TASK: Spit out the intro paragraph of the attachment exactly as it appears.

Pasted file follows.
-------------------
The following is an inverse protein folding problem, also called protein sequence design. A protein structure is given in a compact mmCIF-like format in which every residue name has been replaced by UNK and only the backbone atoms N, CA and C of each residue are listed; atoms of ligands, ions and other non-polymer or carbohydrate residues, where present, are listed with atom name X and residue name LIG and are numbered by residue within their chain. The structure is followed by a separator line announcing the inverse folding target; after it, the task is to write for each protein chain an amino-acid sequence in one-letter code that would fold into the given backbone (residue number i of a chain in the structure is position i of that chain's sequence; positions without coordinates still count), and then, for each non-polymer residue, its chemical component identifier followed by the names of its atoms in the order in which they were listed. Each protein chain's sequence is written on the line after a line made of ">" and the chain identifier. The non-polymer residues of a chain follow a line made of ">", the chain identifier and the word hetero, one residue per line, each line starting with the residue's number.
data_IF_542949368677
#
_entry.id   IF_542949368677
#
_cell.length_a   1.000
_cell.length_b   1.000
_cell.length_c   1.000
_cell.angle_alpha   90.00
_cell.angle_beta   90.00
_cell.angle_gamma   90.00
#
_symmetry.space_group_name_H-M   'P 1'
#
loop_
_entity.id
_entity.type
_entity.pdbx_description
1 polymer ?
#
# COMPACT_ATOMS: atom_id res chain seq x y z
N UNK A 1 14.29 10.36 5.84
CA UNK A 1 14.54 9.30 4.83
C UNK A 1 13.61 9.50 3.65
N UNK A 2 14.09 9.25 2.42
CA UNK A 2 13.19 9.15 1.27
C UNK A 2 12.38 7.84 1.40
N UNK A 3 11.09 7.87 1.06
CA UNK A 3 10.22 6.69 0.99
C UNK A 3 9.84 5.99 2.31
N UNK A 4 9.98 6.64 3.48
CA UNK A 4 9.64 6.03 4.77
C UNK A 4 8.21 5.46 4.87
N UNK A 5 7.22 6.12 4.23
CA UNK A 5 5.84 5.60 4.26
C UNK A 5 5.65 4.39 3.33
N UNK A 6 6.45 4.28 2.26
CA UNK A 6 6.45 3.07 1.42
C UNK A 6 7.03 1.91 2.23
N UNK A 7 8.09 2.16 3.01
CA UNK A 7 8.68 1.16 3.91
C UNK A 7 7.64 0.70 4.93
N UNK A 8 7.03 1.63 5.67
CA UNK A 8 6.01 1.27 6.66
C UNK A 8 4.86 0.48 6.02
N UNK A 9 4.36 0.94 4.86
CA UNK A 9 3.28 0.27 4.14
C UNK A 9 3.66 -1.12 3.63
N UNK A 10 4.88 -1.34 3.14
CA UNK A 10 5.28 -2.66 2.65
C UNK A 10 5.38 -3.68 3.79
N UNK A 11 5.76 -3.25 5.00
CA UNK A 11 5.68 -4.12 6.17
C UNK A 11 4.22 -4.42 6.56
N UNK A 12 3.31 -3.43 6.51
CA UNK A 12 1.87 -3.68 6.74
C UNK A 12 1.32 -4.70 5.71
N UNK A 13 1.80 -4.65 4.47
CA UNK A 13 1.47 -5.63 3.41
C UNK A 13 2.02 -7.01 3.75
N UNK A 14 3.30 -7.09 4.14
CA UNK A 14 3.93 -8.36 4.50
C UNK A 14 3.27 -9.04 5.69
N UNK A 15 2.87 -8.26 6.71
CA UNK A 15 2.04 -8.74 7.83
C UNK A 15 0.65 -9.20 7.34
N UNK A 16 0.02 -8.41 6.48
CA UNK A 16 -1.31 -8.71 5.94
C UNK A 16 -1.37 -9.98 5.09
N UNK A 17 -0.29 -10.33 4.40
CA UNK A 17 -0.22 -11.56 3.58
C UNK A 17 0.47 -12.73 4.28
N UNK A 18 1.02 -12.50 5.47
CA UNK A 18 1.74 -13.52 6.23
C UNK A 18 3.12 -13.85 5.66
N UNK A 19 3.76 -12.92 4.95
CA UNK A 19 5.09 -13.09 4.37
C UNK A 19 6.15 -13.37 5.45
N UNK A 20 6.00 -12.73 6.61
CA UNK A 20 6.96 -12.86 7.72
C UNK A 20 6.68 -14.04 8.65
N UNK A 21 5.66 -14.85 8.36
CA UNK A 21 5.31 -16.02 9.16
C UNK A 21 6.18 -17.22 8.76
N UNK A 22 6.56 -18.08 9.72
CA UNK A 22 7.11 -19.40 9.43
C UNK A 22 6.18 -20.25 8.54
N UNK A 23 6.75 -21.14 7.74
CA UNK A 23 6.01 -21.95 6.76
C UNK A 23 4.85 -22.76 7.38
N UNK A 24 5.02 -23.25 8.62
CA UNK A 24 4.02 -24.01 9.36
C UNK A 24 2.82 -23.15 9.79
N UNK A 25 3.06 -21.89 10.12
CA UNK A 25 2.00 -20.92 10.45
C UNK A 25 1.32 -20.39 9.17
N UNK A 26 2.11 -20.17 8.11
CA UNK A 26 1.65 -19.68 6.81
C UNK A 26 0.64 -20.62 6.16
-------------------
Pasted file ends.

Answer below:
The following is an inverse protein folding problem, also called protein sequence design. A protein structure is given in a compact mmCIF-like format in which every residue name has been replaced by UNK and only the backbone atoms N, CA and C of each residue are listed; atoms of ligands, ions and other non-polymer or carbohydrate residues, where present, are listed with atom name X and residue name LIG and are numbered by residue within their chain. The structure is followed by a separator line announcing the inverse folding target; after it, the task is to write for each protein chain an amino-acid sequence in one-letter code that would fold into the given backbone (residue number i of a chain in the structure is position i of that chain's sequence; positions without coordinates still count), and then, for each non-polymer residue, its chemical component identifier followed by the names of its atoms in the order in which they were listed. Each protein chain's sequence is written on the line after a line made of ">" and the chain identifier. The non-polymer residues of a chain follow a line made of ">", the chain identifier and the word hetero, one residue per line, each line starting with the residue's number.